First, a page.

column By: Mike Venturino | March, 20
Why is that a conundrum? The weak sister – .30 Carbine – was rated with a 110-grain FMJ bullet at 1,980s fps muzzle velocity. Germany’s 7.92x33mm Kurz’s ballistics included a 125-grain FMJ at 2,300 fps and the Soviet’s 7.62x39mm (M43 Ball) had 123-grain FMJs at 2,330 fps. Does 13 to 15 grains of bullet weight and about 300 fps velocity make that big a of difference?
Germany considered its round combat effective to 400 meters. Soviet and satellite nations’ AK 47s and SKSs were certainly as capable on battlefields. Conversely, stories abound from World War II and the Korean War about M1 and M2 .30 Carbines failing to stop enemy soldiers, even with multiple hits at close range. If any complaints exist about Germany’s or the Soviet Union’s abbreviated cartridges, I’ve never encountered them. And for sure, the Soviet 7.62x39mm has to be the most used military cartridge worldwide now, nearly seven decades after its appearance.
Perhaps one factor in this conundrum is how different military organizations developed the cartridges discussed here. The U.S. Army essentially desired a “pistol cartridge,” albeit a “magnum” one in practical fact. Case length for the .30 Carbine was set at 1.29 inches, which was same as the .357 Magnum, the only magnum in existence in 1940. The .30 Carbine’s 110-grain roundnose bullet was shaped similarly to most pistol and revolver factory loaded bullets of that era. Compare its basic RN shape to .38 Special or .38 Super of that era.
The U.S. Army believed that Model 1911 .45s should be replaced on the battlefield because sufficiently training troops with them was difficult. They were at most a 50-yard weapon, but only in the hands of well trained troops. The concept for M1 .30 Carbines was that with mild recoil and being shoulder fired, even a poorly trained soldier could hit a man size target at 50 yards and well beyond. Never intended for offensive use, instead they were issued for troops’ self-defense whose main jobs were not fighting with shoulder fired weapons. This included mortar and machine gun crews, communications specialists, officers and NCOs or anyone who might have been issued a Model 1911 .45 pistol prior to the M1 .30 Carbine’s appearance. Ironically, M1 or M2 Carbines never did replace handguns, as Model 1911A1s served for decades after the .30 Carbines were declared obsolete.
Now look at Germany’s 7.92x33mm Kurz or the Soviet 7.62x39mm. Those cartridges were loaded with FMJ spitzer-shaped bullets obviously meant for reaching out farther than the .30 Carbine’s FMJ-RN. Most certainly, the weapons designed by Germany and the Soviets were intended for main battle rifles. For example, look at the moniker given the select fire MP44, or Stg44. It was Sturmgewehr, which translates literally to storm rifle. “Assault rifle” is merely a different version of translation. The MP44 (which I have) and Stg44 were the same except for different name stamps. They had 16-inch barrels and were made of steel with wood buttstocks. If there was ever a magazine made for them with less than 30-round capacity, I’ve never encountered even photos of one.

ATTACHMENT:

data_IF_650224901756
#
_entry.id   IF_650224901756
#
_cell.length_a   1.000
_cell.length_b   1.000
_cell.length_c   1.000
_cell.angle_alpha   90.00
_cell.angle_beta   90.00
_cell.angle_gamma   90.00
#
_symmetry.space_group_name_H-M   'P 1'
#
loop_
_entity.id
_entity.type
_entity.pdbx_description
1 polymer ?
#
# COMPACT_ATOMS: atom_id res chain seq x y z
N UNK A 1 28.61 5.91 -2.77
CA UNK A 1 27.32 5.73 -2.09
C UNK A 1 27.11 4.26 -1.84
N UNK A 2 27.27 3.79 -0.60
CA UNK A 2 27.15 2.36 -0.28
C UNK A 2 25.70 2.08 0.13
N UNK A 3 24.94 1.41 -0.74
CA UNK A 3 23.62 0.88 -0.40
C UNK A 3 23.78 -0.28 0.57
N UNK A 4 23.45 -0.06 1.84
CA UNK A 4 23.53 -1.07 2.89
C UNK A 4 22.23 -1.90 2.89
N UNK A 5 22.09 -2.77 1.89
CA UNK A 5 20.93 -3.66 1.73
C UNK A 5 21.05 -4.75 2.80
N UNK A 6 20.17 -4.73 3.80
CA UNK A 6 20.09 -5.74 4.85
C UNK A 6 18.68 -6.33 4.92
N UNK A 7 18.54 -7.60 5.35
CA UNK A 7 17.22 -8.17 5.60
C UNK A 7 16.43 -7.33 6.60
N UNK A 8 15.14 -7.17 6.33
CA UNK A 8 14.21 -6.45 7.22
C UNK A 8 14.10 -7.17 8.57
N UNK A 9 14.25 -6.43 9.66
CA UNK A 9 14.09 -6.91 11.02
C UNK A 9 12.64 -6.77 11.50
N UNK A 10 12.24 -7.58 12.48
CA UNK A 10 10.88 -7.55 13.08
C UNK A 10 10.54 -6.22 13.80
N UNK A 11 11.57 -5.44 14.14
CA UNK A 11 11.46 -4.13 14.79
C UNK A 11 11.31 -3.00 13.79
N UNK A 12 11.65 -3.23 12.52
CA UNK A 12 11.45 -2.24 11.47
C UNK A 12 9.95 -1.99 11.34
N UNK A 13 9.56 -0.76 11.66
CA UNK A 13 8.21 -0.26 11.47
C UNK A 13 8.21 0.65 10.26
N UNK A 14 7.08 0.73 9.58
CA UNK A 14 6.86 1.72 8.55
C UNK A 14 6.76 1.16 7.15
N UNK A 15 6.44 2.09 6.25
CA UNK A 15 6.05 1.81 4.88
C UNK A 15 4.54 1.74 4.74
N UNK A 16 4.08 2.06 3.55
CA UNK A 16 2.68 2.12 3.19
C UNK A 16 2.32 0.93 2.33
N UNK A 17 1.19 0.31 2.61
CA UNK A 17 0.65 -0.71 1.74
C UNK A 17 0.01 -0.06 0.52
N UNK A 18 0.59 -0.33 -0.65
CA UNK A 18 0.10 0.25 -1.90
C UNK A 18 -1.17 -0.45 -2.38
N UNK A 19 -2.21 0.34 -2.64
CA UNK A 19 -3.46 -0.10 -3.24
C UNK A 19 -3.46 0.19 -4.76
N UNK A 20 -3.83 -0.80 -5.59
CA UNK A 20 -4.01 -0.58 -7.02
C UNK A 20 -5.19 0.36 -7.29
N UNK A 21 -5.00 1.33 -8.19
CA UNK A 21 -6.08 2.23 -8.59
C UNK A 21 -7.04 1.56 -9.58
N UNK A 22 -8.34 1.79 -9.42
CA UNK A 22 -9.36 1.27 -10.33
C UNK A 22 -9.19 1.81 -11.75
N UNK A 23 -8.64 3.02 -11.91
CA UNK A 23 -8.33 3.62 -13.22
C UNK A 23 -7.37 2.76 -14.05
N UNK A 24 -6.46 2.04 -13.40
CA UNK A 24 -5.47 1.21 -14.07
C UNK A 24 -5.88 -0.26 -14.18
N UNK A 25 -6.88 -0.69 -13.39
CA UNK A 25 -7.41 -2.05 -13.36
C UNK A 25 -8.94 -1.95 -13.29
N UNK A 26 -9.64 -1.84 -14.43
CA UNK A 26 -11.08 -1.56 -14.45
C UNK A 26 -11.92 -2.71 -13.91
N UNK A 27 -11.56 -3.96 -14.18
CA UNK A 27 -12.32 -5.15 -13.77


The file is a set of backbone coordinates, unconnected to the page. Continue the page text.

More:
Germany actually got some early versions of those weapons in the hands of their Wehrmacht troops on the Eastern Front in 1942. As so often happened, all sorts of ordnance was captured from each side by their opponents. At the time the main battle rifle cartridge of the Red Army, the 7.62x54mmR, dated from 1891. It used a rimmed case 2.11 inches long with bullets weighing from 149 to 189 grains. The Soviet Union never balked at using another nation’s ideas and claiming them as its own. It saw merit in Germany’s assault rifle cartridge. Considering that combat between the immense forces battling on the Eastern Front was using up billions of rounds of small arms ammunition, there was practicality in saving tons of strategic materials with shorter cartridge cases and lighter bullets. Hence the year 1943 is quoted as the birth year of the 7.62x39mm.
For some reason, however, not until after World War II did the Soviets began issuing rifles so chambered. First was the semiauto SKS, which also became a staple of China and Eastern European armies under control of the Soviet Union. Soon thereafter the famous select-fire AK 47 was unveiled. Respectively, these two rifles had 20.5-inch and 16.30-inch barrels and weighed 8.5 and 9.5 pounds with magazine capacities of 10 and 30 rounds.
So much for history, now back to the conundrum. Is the .30 Carbine really a “weak sister” to Germany’s and the Soviet Union’s cartridge developments? I’d say only with military type FMJ bullets. With JSPs and JHPs it’s fairly devastating on small animals to about 100 yards. The only hang up with the .30 Carbine in regard to sportsmen is that the vast bulk of M1 Carbines, originals and modern versions, cannot readily be scoped. As for 7.92x33mm Kurz, hunting is a non-issue in that the only firearms made for it are select-fire, very expensive collector’s items weighing 11 pounds.
I’d just about bet money that no one in America has shot a deer with a Sturmgewehr. The same is likely true of people shooting deer with actual AK 47s (as opposed to the semiauto-only variants available here). I do know a couple of guys who have shot deer with SKSs.
Finally, I’d say that Ruger made a wise move about 30 years ago. It altered the hot selling Mini-14 .223 Remington to accept 7.62x39mm and called it the Mini Thirty. A few years back, already owning an AR-15 .223, I decided to try a Mini Thirty. The “tactical” version was chosen with a synthetic stock and 16.12-inch barrel, and a 3x Leupold was mounted on it. It actually shoots groups in the 2 MOA range with good loads. Softpoint hunting ammunition is commonly available. The 7.62x39mm, especially when combined with a scoped rifle or carbine, definitely has a sporting future.